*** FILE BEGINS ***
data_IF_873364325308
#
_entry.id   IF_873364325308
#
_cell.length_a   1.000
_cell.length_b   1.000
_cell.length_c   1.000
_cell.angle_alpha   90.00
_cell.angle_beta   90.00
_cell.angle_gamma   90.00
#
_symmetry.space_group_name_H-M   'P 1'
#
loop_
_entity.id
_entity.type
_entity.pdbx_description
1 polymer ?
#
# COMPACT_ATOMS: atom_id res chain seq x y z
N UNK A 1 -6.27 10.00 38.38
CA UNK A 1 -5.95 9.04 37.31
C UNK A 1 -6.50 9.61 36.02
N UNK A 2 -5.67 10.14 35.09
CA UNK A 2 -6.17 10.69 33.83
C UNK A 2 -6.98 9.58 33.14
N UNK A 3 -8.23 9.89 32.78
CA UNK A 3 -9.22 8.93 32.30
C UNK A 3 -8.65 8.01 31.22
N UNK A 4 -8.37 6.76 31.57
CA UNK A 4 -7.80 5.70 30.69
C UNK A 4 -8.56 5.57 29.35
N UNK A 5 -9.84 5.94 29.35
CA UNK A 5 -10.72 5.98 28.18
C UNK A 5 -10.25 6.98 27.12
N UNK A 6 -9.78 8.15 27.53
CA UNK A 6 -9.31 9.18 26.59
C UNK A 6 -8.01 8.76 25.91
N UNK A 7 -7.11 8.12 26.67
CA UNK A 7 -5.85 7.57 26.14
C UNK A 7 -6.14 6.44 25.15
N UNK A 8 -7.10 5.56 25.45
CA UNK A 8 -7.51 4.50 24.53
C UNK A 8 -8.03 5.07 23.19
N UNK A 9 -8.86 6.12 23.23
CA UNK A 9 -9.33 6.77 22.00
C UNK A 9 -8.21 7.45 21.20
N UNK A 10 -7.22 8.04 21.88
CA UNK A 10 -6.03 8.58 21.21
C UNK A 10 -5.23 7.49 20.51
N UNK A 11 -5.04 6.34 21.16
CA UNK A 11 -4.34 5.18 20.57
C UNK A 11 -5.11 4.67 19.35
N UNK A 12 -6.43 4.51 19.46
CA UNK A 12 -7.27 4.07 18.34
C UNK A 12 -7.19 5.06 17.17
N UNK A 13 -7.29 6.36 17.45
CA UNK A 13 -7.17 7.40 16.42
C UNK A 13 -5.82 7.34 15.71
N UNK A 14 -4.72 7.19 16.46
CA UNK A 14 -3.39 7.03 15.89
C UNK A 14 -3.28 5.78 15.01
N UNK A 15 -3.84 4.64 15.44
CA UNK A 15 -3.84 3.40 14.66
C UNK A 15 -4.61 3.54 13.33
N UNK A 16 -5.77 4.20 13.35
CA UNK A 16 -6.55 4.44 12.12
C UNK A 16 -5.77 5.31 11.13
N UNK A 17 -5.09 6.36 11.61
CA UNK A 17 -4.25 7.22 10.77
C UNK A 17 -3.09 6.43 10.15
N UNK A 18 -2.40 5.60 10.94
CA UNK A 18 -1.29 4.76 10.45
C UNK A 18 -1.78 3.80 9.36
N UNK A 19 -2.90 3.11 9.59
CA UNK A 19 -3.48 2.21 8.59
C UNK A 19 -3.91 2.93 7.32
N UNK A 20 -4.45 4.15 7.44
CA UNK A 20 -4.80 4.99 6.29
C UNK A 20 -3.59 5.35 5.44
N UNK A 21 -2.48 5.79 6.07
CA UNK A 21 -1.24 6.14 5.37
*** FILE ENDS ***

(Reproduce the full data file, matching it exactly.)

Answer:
data_IF_873364325308
#
_entry.id   IF_873364325308
#
_cell.length_a   1.000
_cell.length_b   1.000
_cell.length_c   1.000
_cell.angle_alpha   90.00
_cell.angle_beta   90.00
_cell.angle_gamma   90.00
#
_symmetry.space_group_name_H-M   'P 1'
#
loop_
_entity.id
_entity.type
_entity.pdbx_description
1 polymer ?
#
# COMPACT_ATOMS: atom_id res chain seq x y z
N UNK A 1 -6.27 10.00 38.38
CA UNK A 1 -5.95 9.04 37.31
C UNK A 1 -6.50 9.61 36.02
N UNK A 2 -5.67 10.14 35.09
CA UNK A 2 -6.17 10.69 33.83
C UNK A 2 -6.98 9.58 33.14
N UNK A 3 -8.23 9.89 32.78
CA UNK A 3 -9.22 8.93 32.30
C UNK A 3 -8.65 8.01 31.22
N UNK A 4 -8.37 6.76 31.57
CA UNK A 4 -7.80 5.70 30.69
C UNK A 4 -8.56 5.57 29.35
N UNK A 5 -9.84 5.94 29.35
CA UNK A 5 -10.72 5.98 28.18
C UNK A 5 -10.25 6.98 27.12
N UNK A 6 -9.78 8.15 27.53
CA UNK A 6 -9.31 9.18 26.59
C UNK A 6 -8.01 8.76 25.91
N UNK A 7 -7.11 8.12 26.67
CA UNK A 7 -5.85 7.57 26.14
C UNK A 7 -6.14 6.44 25.15
N UNK A 8 -7.10 5.56 25.45
CA UNK A 8 -7.51 4.50 24.53
C UNK A 8 -8.03 5.07 23.19
N UNK A 9 -8.86 6.12 23.23
CA UNK A 9 -9.33 6.77 22.00
C UNK A 9 -8.21 7.45 21.20
N UNK A 10 -7.22 8.04 21.88
CA UNK A 10 -6.03 8.58 21.21
C UNK A 10 -5.23 7.49 20.51
N UNK A 11 -5.04 6.34 21.16
CA UNK A 11 -4.34 5.18 20.57
C UNK A 11 -5.11 4.67 19.35
N UNK A 12 -6.43 4.51 19.46
CA UNK A 12 -7.27 4.07 18.34
C UNK A 12 -7.19 5.06 17.17
N UNK A 13 -7.29 6.36 17.45
CA UNK A 13 -7.17 7.40 16.42
C UNK A 13 -5.82 7.34 15.71
N UNK A 14 -4.72 7.19 16.46
CA UNK A 14 -3.39 7.03 15.89
C UNK A 14 -3.28 5.78 15.01
N UNK A 15 -3.84 4.64 15.44
CA UNK A 15 -3.84 3.40 14.66
C UNK A 15 -4.61 3.54 13.33
N UNK A 16 -5.77 4.20 13.35
CA UNK A 16 -6.55 4.44 12.12
C UNK A 16 -5.77 5.31 11.13
N UNK A 17 -5.09 6.36 11.61
CA UNK A 17 -4.25 7.22 10.77
C UNK A 17 -3.09 6.43 10.15
N UNK A 18 -2.40 5.60 10.94
CA UNK A 18 -1.29 4.76 10.45
C UNK A 18 -1.78 3.80 9.36
N UNK A 19 -2.90 3.11 9.59
CA UNK A 19 -3.48 2.21 8.59
C UNK A 19 -3.91 2.93 7.32
N UNK A 20 -4.45 4.15 7.44
CA UNK A 20 -4.80 4.99 6.29
C UNK A 20 -3.59 5.35 5.44
N UNK A 21 -2.48 5.79 6.07
CA UNK A 21 -1.24 6.14 5.37